Daniel Purvis
When developing Red Faction: Guerrilla, the game obviously takes advantage of the brilliant destruction the engine allows for. In fact, all of the missions revolve around bringing stuff down or blowing shit up in some way. Were there other key features that you would have liked to include to broaden the mission variety in Red Faction: Guerrilla, or additional methods of destroying stuff that you weren’t able to include, and what were some of the best? What were some of the limits the team imposed on themselves in order to ensure each element of the game was polished, rather than include a swathe of elements half-finished?

For this one I am going to let our two lead designers answer, James Hague and Luke Schneider.

James: Early on, we were trying to make every mission be based around destruction, but we eventually realized we didn’t need to do that. Destruction just happens and enhances the player’s options, so even a mission was about collecting kittens then I bet that most people would play that mission in a way that involved all kinds of destructive chaos. With hindsight, I definitely think that more missions that weren’t blatantly destruction-oriented would have been good (like Ultor Echo—I love that mission).

We used playtests to help determine what was fun. If something was clearly failing, then we had to decide to either rework it or cut it. There was often a gut feeling that we were going down a bad road involving a feature that would need weeks of extra polish, when we could be using that time on the rest of the game instead. And we were ruthless at times about cutting things.

Luke: We would have liked to include more weapons and additional types of vehicles to give the player more ways to interact with the world. We had to remove some because they just weren’t working and the effort required to make them work would have meant a lot less variety overall. We also explored many ways of giving the player tools to interact with the world physically, and while we’re happy with what we shipped with, more ways to interact with the world in a physical sense is something we hope to explore in future titles.

In terms of limits, we had so many it’s hard to list them all. Much of the world was pushed to the absolute limit in terms of density and variety. If you tried to replicate an actual city, the framerate would be measured in seconds per frame. Having even larger structures and more large structures interacting is one variation on that theme in terms of what we wanted to do but couldn’t. What you’re seeing in RFG’s world is definitely pushing the limits all over the place.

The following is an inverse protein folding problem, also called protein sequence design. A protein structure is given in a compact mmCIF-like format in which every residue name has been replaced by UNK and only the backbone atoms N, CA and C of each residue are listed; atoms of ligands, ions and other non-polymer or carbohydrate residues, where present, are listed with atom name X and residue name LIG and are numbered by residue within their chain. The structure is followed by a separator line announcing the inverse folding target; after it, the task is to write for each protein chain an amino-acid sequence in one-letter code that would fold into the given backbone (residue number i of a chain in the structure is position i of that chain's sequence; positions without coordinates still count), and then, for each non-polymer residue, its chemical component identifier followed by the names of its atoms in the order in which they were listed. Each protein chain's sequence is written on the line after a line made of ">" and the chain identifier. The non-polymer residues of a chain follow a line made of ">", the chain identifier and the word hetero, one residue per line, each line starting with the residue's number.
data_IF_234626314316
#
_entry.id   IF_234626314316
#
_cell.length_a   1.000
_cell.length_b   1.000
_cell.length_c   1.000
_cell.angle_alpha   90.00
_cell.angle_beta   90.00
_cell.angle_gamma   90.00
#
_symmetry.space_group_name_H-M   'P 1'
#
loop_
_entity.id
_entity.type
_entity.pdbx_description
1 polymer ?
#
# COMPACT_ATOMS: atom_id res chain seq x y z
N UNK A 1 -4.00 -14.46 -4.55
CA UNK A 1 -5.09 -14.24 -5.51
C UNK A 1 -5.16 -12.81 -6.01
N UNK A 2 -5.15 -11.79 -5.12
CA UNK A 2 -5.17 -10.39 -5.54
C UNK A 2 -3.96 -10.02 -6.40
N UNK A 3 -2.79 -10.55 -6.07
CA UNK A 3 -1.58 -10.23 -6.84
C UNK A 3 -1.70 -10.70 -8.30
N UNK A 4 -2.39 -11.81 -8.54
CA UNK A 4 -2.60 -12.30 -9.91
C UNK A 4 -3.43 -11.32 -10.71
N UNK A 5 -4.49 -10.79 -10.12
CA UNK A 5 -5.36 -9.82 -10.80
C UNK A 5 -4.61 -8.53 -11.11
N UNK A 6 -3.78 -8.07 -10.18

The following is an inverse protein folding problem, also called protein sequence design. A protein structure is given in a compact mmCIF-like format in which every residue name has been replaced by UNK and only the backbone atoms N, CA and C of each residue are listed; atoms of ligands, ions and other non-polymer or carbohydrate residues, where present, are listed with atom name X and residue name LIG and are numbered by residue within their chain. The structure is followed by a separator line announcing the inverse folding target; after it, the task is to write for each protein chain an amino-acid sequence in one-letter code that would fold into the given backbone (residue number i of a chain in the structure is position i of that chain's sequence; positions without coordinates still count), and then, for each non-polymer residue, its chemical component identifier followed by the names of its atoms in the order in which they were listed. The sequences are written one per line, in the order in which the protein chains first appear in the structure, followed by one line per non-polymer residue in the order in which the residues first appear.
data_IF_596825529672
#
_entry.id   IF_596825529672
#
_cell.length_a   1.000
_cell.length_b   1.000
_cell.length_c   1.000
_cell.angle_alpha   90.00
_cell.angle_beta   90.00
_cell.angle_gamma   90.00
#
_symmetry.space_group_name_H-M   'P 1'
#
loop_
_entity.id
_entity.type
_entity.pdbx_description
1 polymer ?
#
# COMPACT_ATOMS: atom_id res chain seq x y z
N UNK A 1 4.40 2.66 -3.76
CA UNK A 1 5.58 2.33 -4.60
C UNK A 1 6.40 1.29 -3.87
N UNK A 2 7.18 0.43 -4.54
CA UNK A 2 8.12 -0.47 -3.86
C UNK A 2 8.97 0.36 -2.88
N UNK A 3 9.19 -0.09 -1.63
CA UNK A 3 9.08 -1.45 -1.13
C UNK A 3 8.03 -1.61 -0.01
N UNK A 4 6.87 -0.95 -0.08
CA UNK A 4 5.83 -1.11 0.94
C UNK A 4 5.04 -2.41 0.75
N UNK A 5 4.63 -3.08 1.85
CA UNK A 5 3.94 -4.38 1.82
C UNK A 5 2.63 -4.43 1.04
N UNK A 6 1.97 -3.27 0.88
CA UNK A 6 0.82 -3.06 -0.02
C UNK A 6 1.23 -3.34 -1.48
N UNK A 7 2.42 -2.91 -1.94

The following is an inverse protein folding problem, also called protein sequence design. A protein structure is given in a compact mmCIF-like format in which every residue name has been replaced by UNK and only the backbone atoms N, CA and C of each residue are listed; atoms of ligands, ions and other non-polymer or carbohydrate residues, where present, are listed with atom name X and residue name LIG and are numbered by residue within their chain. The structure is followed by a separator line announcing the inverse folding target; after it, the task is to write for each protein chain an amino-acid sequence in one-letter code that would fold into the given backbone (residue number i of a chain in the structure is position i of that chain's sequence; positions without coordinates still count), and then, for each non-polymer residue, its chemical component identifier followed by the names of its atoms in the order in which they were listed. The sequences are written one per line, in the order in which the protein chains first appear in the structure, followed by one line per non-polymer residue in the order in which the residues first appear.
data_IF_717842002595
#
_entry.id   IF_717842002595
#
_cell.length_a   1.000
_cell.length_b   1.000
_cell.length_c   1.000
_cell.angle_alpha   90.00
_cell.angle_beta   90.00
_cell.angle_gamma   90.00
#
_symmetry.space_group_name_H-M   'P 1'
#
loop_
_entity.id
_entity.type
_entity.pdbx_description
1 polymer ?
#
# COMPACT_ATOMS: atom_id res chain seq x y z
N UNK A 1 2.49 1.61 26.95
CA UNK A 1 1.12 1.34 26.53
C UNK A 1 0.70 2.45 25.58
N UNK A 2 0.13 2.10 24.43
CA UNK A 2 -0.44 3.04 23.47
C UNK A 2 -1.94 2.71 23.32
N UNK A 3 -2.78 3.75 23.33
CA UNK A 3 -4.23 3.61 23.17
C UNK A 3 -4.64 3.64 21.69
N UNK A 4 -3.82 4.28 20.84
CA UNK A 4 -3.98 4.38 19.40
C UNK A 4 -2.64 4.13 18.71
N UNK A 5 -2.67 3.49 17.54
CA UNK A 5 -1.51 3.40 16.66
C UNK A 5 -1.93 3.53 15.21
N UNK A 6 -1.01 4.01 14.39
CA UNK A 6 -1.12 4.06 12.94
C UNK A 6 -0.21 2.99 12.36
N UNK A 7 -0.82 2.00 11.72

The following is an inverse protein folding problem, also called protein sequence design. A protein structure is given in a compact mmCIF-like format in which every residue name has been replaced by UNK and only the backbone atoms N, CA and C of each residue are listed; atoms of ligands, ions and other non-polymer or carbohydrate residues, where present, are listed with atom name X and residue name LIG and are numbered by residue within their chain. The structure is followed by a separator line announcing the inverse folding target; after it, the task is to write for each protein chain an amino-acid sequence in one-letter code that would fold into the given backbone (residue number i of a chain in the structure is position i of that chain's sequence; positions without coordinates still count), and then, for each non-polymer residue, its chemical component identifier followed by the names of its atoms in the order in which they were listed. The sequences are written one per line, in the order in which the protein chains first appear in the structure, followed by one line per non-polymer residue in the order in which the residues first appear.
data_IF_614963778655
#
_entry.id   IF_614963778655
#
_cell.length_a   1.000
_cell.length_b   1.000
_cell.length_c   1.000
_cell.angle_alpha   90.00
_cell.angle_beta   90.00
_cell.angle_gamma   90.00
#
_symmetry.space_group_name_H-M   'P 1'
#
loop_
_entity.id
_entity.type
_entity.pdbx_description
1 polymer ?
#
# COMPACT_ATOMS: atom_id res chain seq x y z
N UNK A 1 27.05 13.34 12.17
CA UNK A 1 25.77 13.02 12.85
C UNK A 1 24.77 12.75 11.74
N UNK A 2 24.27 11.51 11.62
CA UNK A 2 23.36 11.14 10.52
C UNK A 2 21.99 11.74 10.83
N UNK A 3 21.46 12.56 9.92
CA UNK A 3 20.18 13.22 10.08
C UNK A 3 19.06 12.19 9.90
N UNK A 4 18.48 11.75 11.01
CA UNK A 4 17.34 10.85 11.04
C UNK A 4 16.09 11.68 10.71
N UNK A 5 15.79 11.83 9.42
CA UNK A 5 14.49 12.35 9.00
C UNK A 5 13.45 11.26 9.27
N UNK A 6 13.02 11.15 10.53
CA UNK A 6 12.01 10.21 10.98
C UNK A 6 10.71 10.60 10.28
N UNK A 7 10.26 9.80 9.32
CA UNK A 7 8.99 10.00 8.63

So uh, let’s say if one was in the process of refinancing a mortgage, selling vital bodily organs and using their unsalvaged remains as a object of sexual slavery – who would one sign the cheques out to to get Freespace 3 greenlit? Or would you prefer PayPal?

That would be Interplay, not Volition or THQ. As to where or not they would prefer PayPal, that would be a question to direct to them.

1) I also desperately want to know what is up with Freespace 3?
2) How many of the original Freespace staff still work at Volition? (ie: could a Freespace be done without losing the original flavor).
3) Does Volition own the IP? Are there any plans?
4) Do people even talk about it in meetings?
5) Would they sell it to someone else?
6) What’s the biggest hindrance to it becoming a reality?

A multiple-question question gets multiple answers:
1. It’s lost in space.
2. There is about 12 people here who worked on Freespace, which is pretty good for a team that was about 20 people.
3. Neither Volition or THQ own the Freespace IP. Volition was the developer of Freespace, but the publisher Interplayer actually holds the rights to the IP. There are no plans to obtain the rights.
4. Freespace is brought up in just about every studio meeting, Christmas party, and gamer Q&A interview.
5. I cannot comment on what Interplay may or may not do with the IP. That would be a great question to send them.
6. Not owning the IP. Being busy working on other great games.

Why oh why wasn’t Red Faction: Guerrilla online co-op?

Two words: hardware limitations. While co-op would be amazing in Red Faction: Guerrilla, it was just something that was just not technically possible with everything else we are doing in the game going on. Being able to have 16 player multiplayer with the same level of destruction as the single player was a huge undertaking and something that for a time we wondered if we would be able to do. To do that over a network, with all the destruction and players was a lot of work and pushing the hardware hard, and that is just within a single MP map. To take the entire single player world, with everything that goes on within it, plus keep the same level of destruction and duplicate all of that for co-op was just not technically possible.

May I ask, are you currently in production of a new Saint’s Row game? Or is all of that just rumour?

We are currently hard at work on supporting Red Faction: Guerrilla with DLC and on the PC version of RFG. While we have other unannounced projects in development, I cannot comment on rumours as to what those projects might be.

David Wildgoose
Sean, as part of a promotion for RFG, THQ recently asked Australians to name the biggest eye sore in the country. The Gold Coast won. What are the chances of allowing us to actually take a space hammer to the Gold Coast thanks to a future DLC pack?

LOL. Sadly I don’t think those who live in the Gold Coast would like that too much, well, unless most of the votes came from there. At any rate, there are no plans to include the Gold Coast in any DLC packs, so you’ll have to take out the Gold Coast on your own.